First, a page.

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2015 Ram ProMaster City First Drive

Your Latest Italian Delivery Has Arrived

Scott Evans
Jan 6, 2014
As someone who held several delivery jobs in college, I'm one of the few people not completely sick of the "look at all the new vans" narrative on replay in the motoring press. I delivered pizza in a gutless Geo Metro hatchback and flowers in an oversized-for-the-job Ford E-350, so all these new vans have grabbed my attention. It's high time we had delivery vehicle options that weren't designed in the Iron Age, and the new ones, such as this 2015 Ram ProMaster City, are very good.
As you probably know, the Ram ProMaster City (PMC) isn't, strictly speaking, an all-new product. Rather, it's an adaptation of the third-generation Fiat Doblo on sale around the world. The Ram people have done a bit of work setting it up for America, reworking the crash structure to meet our requirements, raising the ride height for better suspension travel on our crumbling roads, and dropping in a bigger engine and new transmission.
Photo 2/24   |   2015 Ram ProMaster City Wagon Front Three Quarters 02
Photo 9/24   |   2015 Ram ProMaster City Wagon Rear Three Quarter
Exclusive to the U.S. market, the 2.4-liter four-cylinder Tigershark engine has been retuned for better low-end torque delivery in van configuration and returns 178 hp and 174 lb-ft. It's mated to Chrysler's new nine-speed automatic transmission, which has a special short first gear for quick 0-30 mph acceleration. This is the best application of the nine-speed automatic to date; the prototypes I drove exhibited none of the occasional gear hunting and low-speed shuddering that have plagued other Fiat Chrysler vehicles equipped with it. The short first gear does its job, making the PMC feel peppy off the line and zipping through traffic. The four-cylinder engine has plenty of power for this little van, even when loaded with 600 pounds of cargo. It does, however, vibrate quite a bit while idling in gear, enough to feel through the seats.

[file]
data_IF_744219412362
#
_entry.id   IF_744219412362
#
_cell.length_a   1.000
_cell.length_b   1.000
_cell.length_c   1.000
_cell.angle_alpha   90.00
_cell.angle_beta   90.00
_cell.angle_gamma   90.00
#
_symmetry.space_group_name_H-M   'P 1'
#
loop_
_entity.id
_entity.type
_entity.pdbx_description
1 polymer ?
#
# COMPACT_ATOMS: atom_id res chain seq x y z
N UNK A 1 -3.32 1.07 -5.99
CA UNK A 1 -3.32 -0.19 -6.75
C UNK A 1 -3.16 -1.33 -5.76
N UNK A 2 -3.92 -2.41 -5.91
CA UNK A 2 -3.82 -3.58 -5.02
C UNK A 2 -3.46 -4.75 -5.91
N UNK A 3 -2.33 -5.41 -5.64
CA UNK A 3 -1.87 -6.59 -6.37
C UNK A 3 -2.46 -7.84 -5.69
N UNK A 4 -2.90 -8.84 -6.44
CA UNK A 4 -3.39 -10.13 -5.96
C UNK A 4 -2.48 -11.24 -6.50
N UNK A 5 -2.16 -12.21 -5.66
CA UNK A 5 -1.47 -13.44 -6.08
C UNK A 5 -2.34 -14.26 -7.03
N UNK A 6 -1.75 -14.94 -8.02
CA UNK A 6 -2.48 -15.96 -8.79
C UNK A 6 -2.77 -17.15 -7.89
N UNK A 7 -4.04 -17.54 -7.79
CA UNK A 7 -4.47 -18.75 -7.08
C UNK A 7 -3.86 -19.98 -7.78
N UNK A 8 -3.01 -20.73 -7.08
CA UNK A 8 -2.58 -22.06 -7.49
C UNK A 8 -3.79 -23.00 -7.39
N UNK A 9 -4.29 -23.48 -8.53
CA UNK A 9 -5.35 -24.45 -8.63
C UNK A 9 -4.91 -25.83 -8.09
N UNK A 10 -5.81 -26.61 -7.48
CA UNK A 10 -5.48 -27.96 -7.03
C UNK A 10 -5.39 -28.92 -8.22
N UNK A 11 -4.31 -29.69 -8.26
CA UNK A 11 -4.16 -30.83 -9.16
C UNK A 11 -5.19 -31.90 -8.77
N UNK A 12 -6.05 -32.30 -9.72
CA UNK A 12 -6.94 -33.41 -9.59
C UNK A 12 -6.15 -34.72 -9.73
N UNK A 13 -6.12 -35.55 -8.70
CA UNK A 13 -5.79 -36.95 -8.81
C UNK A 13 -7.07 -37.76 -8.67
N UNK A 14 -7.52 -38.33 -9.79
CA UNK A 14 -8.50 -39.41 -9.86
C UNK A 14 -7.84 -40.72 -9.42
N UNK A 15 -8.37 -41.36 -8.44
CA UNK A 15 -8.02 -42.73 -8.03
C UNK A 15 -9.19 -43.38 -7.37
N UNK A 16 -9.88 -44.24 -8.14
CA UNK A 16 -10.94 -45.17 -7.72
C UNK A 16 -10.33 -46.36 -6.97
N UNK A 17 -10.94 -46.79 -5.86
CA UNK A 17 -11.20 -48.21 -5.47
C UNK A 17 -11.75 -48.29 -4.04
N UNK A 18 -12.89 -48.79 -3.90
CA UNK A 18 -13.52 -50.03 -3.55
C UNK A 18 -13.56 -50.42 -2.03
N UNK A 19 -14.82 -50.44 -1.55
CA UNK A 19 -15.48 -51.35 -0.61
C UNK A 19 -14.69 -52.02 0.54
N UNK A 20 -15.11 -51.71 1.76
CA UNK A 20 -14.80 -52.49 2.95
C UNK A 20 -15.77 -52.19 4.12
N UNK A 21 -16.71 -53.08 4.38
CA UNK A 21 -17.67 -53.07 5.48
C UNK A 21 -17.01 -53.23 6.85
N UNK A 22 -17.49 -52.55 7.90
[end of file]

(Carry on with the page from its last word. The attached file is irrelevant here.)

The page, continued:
Ram says the combo will return 21 mpg city, 29 mpg highway, and 24 mpg combined, easily besting the Nissan NV200 (and its Chevy Express City twin) and its CVT and jostling with the Ford Transit Connect for class leadership. On Ram's side, the PMC makes more power and torque than the base Transit Connect's 2.5-liter four-cylinder and matches its best fuel economy. Spring for the optional 1.6-liter turbocharged-four and the Ford regains both the output and fuel economy crowns, if only slightly.
Photo 10/24   |   2015 Ram ProMaster City Wagon Front Three Quarter 02
The PMC's fully independent suspension is, like the Ford's, a blessing. Ride quality is pretty good, if slightly brittle when unloaded, as all cargo vehicles are. Put a bit of weight in it and, as in most cargo vehicles, the ride improves. Ram claims best-in-class payload at 1,883 pounds and maximum gross vehicle weight at 5,395 pounds, the former eclipsing the Ford by more than 200 pounds and the latter by more than 100. It's a tie between the two in towing, at 2,000 pounds each.
The suspension is good for more than just hauling stuff, too. With its quick steering and what feels like a pretty low center of gravity despite its height, the PMC is a nimble little van around town. It darts quickly around corners and through traffic, as if Ram and Fiat's engineers knew going in that delivery drivers are going to be in a hurry. Pushing the wheels out to the corners not only made the van stable while cornering but also makes it easy to maneuver in tight spaces. If you do manage to drag the bumpers across anything, they're cheap plastic pieces that are designed to be quickly and easily replaced, just like on the big Ram ProMaster. Also like on the big van, the PMC's headlights are mounted high so you're unlikely to smash them. (They're a lot more expensive to replace than the bumper pieces.)